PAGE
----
Alexander Somerville was a private soldier who served in the Scots Greys from December 1831 during a period when there was much unrest amongst the rural population. The Greys along with other cavalry units were acting as an aid to the civil power to prevent disturbances and riots by political activists who had no confidence in Parliament where the Reform Bill was being hotly debated. Some soldiers sympathised with the activists and were reluctant to fight against demonstrators. Alexander Somerville was one of these soldiers but he was more literate than most and was able to articulate his opinions. Like others in the working class, soldiers were not allowed to vote so he expressed his views in a letter, as did other soldiers. What prompted this was the rejection of the Reform Bill by the House of Lords in Oct 1831, and the eruption of the Bristol Riots. The Greys were at Birmingham and trouble was expected. There were doubts that the army could be relied on to fight against the rioters, a factor that influenced politicians so that the Bill was passed in May 1832. The Duke of Wellington, however, denied that the army would support the rioters and this denial was read by Somerville in the Weekly Distpatch. He wrote his letter to the Dispatch refuting the Duke’s denial saying that the Scots Greys would not act as the ‘tools of a tyrant’.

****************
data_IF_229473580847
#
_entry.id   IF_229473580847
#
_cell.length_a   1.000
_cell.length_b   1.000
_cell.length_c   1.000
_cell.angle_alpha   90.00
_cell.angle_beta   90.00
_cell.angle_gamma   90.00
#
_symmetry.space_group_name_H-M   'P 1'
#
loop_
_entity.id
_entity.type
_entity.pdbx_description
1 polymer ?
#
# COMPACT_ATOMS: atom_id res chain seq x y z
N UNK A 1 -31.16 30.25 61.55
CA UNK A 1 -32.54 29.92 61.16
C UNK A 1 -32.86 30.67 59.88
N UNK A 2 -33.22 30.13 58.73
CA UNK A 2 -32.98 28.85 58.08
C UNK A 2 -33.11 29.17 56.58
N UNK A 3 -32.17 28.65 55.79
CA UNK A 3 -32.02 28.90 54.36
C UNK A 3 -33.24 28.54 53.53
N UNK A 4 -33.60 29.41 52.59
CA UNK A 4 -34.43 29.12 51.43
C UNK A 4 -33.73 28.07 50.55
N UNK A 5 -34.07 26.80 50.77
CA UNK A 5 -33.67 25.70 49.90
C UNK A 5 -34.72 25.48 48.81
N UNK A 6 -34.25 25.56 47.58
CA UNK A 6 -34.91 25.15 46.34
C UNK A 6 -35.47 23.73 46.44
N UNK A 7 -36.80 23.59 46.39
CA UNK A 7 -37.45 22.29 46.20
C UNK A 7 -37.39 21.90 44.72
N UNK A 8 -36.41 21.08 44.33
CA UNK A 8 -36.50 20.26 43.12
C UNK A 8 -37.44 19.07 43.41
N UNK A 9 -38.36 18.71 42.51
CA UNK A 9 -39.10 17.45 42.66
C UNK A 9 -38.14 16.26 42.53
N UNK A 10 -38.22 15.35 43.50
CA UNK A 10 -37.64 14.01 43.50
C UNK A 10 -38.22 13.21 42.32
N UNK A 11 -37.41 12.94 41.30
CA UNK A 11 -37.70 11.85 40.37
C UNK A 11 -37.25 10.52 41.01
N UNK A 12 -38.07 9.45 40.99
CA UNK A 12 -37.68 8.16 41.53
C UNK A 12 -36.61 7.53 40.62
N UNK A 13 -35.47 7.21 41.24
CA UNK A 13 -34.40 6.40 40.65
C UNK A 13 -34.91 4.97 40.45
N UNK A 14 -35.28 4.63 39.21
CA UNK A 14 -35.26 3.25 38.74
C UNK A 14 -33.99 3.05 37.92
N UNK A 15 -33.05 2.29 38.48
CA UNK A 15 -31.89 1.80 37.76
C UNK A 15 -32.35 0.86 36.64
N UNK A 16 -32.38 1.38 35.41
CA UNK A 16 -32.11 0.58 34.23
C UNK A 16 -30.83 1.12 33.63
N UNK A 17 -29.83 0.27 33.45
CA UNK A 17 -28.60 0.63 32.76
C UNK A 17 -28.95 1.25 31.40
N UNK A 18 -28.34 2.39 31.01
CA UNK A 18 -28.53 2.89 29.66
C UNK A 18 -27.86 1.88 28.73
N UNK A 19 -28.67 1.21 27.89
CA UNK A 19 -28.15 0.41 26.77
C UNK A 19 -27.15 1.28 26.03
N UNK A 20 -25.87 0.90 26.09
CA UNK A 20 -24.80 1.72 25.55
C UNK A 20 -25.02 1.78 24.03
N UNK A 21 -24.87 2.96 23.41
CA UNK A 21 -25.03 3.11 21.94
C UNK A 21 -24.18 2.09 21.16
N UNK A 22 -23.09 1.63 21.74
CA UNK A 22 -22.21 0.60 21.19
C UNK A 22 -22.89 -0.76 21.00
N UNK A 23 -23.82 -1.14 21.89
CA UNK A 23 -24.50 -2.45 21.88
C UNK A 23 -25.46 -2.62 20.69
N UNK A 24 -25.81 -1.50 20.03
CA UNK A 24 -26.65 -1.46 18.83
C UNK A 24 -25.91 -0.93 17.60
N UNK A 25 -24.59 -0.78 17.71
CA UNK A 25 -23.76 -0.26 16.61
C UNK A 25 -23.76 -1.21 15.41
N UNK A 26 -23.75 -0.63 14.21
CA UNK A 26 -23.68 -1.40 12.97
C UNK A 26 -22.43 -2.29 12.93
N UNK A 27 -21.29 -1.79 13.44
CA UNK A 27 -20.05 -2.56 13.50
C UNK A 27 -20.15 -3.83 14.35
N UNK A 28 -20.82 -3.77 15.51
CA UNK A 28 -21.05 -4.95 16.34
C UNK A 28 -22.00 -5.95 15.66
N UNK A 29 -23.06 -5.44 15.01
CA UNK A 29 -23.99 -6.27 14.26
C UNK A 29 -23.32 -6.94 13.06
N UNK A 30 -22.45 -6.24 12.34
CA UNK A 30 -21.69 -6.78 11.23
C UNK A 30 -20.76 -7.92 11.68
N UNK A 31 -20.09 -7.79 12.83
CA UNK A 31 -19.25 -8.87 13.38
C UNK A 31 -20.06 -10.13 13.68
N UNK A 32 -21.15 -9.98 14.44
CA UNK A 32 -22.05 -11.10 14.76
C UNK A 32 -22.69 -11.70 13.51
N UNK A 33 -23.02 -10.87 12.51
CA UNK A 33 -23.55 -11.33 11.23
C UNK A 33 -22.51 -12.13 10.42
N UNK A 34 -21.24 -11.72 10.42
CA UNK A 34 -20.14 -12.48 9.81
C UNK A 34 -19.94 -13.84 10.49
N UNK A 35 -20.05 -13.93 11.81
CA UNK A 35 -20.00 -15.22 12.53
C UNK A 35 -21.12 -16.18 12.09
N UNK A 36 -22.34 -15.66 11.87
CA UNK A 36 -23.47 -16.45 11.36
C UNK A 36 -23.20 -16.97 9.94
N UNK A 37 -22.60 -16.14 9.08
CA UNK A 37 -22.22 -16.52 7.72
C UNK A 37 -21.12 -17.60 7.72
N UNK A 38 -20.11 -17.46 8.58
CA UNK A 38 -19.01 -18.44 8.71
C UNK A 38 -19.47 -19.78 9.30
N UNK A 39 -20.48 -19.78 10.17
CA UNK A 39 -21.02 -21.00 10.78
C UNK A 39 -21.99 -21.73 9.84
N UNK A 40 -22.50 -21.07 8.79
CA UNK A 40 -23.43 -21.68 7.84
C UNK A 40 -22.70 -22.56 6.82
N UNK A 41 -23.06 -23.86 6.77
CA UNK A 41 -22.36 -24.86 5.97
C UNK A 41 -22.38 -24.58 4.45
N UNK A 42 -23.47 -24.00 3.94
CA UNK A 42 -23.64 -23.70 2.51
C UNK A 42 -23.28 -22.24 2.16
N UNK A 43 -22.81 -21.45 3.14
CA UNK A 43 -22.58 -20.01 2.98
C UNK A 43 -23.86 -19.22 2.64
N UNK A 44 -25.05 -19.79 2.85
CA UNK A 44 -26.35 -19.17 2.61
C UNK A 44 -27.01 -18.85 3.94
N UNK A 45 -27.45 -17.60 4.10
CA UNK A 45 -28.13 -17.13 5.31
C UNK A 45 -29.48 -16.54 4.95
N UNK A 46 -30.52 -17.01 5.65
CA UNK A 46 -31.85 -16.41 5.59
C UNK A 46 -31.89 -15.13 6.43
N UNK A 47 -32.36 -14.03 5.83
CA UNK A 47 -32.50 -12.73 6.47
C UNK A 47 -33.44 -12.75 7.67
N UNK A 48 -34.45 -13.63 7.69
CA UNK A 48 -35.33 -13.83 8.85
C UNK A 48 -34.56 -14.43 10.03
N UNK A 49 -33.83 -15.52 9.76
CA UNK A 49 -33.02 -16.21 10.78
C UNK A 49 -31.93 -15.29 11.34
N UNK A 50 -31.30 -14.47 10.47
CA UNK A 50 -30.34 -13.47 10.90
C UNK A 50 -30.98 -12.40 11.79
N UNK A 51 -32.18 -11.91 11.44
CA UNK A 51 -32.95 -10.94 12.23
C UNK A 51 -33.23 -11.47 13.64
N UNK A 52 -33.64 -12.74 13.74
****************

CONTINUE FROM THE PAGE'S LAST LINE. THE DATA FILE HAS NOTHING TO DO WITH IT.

His letter was anonymous but the officers of the regiment knew that Somerville was the author, and he was court-martialled by Major Charles Wyndham who was commanding the regiment in the absence of Lord Arthur Hill. Somerville was sentenced to 200 lashes of the cat-o-nine-tails, although they stopped at a hundred. This did not prevent him from writing more public letters to newspapers and he became famous as a martyr to the cause. A court of inquiry was set up to investigate the matter and Wyndham was reprimanded for inflicting the punishment. This did not affect his career as he went on to command the regiment from 1837 to 1841. Somerville was allowed to purchase his discharge, aided by money raised from supporters, and managed to work as a journalist.
Alexander Somerville was born in Lammermuir on 15 Mar 1811. His formative years were in the Berwickshire and Dunbar areas. He came from a very poor farming family and had little prospect of improving his lot.This prompted him to join the army. He wrote a book detailing his early life and his recruitment and service in the regiment: Autobiography of a Working Man. He was persuaded to join the Anti-Corn Law League in 1842 by Richard Cobden but later fell out with him over Cobden’s pacifism. He and his family emigrated to Canada in 1858 but his wife died shortly afterwards. He continued to work as a journalist but made little money. He lived in woodshed in abject poverty and died on 17 June 1885, survived by his only child.
Regimental Details | Soldiers